Gastrointestinal Stromal Tumor - GIST - Overview

Approved by the Cancer.Net Editorial Board, 12/2015

ON THIS PAGE: You will find some basic information about this disease and the parts of the body it may affect. This is the first page of Cancer.Net’s Guide to Gastrointestinal Stromal Tumor. To see other pages, use the menu on the side of your screen. Think of that menu as a roadmap to this full guide.

The gastrointestinal (GI or digestive) tract includes the:

  • Esophagus

  • Stomach

  • Gallbladder and bile ducts

  • Liver

  • Pancreas

  • Small intestine

  • Colon

  • Rectum

  • Anus

  • Lining of the gut

The GI tract plays a central role in digesting food and liquid and in processing waste. When you swallow food, it is pushed down a muscular tube called the esophagus and enters the stomach. The muscles in the stomach mix the food and release gastric juices that help break down and digest the food.

The food then moves into the small intestine, or small bowel, for further digestion before entering the large intestine. The large intestine helps remove waste from the body. The colon makes up the first 5 to 6 feet of the large intestine. The rectum makes up the last 6 inches, ending at the anus.

About gastrointestinal stromal tumor (GIST)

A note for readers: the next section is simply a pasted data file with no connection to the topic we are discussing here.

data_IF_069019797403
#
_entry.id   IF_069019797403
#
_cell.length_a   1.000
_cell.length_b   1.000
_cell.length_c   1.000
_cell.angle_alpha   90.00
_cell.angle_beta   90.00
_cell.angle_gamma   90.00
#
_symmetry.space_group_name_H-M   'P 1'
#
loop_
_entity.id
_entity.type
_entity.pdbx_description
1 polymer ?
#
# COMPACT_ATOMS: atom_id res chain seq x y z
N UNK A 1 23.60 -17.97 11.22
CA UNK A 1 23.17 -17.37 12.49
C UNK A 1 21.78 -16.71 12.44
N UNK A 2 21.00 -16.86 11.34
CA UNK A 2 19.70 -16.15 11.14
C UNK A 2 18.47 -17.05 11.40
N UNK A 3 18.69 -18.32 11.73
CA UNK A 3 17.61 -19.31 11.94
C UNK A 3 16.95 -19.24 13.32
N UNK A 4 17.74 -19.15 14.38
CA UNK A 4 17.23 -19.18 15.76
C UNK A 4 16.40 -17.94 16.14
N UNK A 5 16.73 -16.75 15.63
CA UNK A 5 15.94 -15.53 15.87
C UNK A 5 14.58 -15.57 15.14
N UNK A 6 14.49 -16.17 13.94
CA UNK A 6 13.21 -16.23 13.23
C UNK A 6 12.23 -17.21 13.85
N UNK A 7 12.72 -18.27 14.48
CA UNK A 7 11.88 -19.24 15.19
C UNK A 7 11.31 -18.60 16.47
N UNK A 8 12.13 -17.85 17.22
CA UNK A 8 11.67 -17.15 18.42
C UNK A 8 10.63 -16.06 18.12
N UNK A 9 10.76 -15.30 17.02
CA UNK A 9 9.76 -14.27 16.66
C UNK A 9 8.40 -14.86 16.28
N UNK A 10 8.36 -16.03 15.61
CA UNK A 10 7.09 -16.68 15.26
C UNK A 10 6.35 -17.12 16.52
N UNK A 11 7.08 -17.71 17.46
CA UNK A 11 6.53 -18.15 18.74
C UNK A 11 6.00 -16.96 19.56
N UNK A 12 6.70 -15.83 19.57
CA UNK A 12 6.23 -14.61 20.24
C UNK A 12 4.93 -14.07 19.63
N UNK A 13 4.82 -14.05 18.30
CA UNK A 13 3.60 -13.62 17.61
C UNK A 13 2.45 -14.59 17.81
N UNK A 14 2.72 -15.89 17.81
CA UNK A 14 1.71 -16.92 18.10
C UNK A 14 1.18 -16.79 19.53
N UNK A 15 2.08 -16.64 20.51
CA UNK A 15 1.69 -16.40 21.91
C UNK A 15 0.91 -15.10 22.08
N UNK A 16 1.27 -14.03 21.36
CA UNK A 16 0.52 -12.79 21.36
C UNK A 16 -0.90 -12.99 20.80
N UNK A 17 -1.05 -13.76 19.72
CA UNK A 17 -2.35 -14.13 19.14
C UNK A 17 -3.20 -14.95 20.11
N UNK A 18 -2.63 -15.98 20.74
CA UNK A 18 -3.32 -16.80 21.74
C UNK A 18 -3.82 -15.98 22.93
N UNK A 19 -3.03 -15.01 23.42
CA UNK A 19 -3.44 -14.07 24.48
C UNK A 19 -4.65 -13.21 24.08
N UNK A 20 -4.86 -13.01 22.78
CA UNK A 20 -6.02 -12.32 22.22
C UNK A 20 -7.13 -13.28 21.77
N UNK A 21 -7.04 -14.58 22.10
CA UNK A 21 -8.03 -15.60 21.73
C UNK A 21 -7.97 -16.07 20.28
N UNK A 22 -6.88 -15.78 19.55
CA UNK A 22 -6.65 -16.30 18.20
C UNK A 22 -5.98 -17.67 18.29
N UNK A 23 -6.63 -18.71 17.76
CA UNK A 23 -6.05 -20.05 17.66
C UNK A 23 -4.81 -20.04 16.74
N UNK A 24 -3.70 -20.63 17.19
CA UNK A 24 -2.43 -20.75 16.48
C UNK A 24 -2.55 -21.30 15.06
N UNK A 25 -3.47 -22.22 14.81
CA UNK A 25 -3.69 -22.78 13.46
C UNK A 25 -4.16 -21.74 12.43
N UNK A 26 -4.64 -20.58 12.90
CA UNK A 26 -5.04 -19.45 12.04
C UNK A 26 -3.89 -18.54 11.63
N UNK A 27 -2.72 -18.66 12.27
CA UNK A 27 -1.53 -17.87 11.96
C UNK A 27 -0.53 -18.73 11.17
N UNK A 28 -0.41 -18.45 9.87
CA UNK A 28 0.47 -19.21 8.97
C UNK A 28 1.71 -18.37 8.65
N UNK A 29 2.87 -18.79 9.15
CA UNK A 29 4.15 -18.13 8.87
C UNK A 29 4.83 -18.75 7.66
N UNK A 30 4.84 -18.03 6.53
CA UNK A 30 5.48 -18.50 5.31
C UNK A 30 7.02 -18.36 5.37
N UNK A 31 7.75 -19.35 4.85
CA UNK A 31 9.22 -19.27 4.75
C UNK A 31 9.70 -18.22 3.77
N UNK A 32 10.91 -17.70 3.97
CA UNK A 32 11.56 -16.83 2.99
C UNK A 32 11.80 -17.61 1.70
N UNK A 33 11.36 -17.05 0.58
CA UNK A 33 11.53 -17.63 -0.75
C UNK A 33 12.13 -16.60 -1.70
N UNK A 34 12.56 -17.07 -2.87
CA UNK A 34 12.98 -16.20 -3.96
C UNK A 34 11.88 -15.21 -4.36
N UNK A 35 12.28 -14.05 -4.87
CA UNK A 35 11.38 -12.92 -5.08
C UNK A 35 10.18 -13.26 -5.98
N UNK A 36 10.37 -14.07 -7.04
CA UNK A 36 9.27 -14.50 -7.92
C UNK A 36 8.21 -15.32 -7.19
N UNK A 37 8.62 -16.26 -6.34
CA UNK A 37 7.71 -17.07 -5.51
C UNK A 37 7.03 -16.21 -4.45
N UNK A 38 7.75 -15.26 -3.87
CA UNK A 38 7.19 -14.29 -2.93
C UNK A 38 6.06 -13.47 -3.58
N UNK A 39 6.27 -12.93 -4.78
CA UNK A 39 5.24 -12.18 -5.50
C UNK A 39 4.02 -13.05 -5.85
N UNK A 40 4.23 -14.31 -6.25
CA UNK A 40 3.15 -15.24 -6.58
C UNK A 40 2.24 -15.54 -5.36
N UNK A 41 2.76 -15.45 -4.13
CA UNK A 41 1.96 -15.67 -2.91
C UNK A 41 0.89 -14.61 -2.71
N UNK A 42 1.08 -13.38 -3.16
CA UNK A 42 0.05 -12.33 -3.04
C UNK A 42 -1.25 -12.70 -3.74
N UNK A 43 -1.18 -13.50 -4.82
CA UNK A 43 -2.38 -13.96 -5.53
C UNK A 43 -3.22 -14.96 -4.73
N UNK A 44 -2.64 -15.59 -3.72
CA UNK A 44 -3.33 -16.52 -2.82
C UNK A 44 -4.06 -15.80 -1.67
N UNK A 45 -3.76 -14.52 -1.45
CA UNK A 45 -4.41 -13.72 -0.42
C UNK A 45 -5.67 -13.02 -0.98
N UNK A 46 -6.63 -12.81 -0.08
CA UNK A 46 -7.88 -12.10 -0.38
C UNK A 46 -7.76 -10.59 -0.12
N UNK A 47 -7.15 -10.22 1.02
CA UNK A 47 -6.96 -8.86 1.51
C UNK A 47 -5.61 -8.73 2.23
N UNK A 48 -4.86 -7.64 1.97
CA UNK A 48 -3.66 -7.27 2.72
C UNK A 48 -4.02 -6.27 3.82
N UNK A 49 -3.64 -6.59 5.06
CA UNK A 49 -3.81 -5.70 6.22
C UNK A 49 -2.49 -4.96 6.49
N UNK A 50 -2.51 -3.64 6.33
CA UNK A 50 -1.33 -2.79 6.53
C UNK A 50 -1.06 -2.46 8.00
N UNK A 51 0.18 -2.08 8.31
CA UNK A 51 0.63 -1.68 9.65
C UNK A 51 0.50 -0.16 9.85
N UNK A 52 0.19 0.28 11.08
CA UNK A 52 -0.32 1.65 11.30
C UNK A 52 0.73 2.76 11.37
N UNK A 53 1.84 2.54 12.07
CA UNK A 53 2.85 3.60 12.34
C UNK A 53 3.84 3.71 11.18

A tumor begins when healthy cells change and grow uncontrollably, forming a mass called a tumor. A tumor can be cancerous or benign. A cancerous tumor is malignant, meaning it can grow and spread to other parts of the body. A benign tumor means the tumor can grow but will not spread. A tumor can start in any part of the GI tract. There are several different types of GI tumors, including gastrointestinal stromal tumor (GIST).

GISTs are different from more common types of GI tumors because of the type of tissue in which they start. GISTs belong to a group of cancers called soft-tissue sarcomas. Soft-tissue sarcomas develop in the tissues that support and connect the body. The sarcoma cells resemble the cells that hold the body together, including fat cells, muscles, nerves, tendons, joints, blood vessels, and lymph vessels.

Doctors used to think that GISTs were muscle or nerve tumors. However, research shows that GIST begins in “pacemaker” cells (or their relatives) found in the walls of the GI tract. Called interstitial cells of Cajal (ICC), they send signals to the GI tract to help move food and liquid through the digestive system.

It is important to note that GIST can be cancerous. It may be hard for the doctor to tell whether a GIST is likely to come back after being surgically removed. As a result, the doctor will look at many factors to determine the best treatment, including the tumor’s:

  • Size

  • Number of dividing cells

  • Genetic makeup

  • Primary location

  • Whether it has already spread

  • Whether the tumor ruptured, either on its own or as a result of surgery

More information about these factors and GIST treatment options are outlined in other sections of this guide.

Looking for More of an Overview?

If you would like additional introductory information, watch this short video led by an ASCO expert in sarcoma. The video provides basic information and areas of research. Please note this link will take you to another section on Cancer.Net.

The next section in this guide is Statistics and it helps explain how many people are diagnosed with this disease and general survival rates. Or, use the menu on the side of your screen to choose another section to continue reading this guide.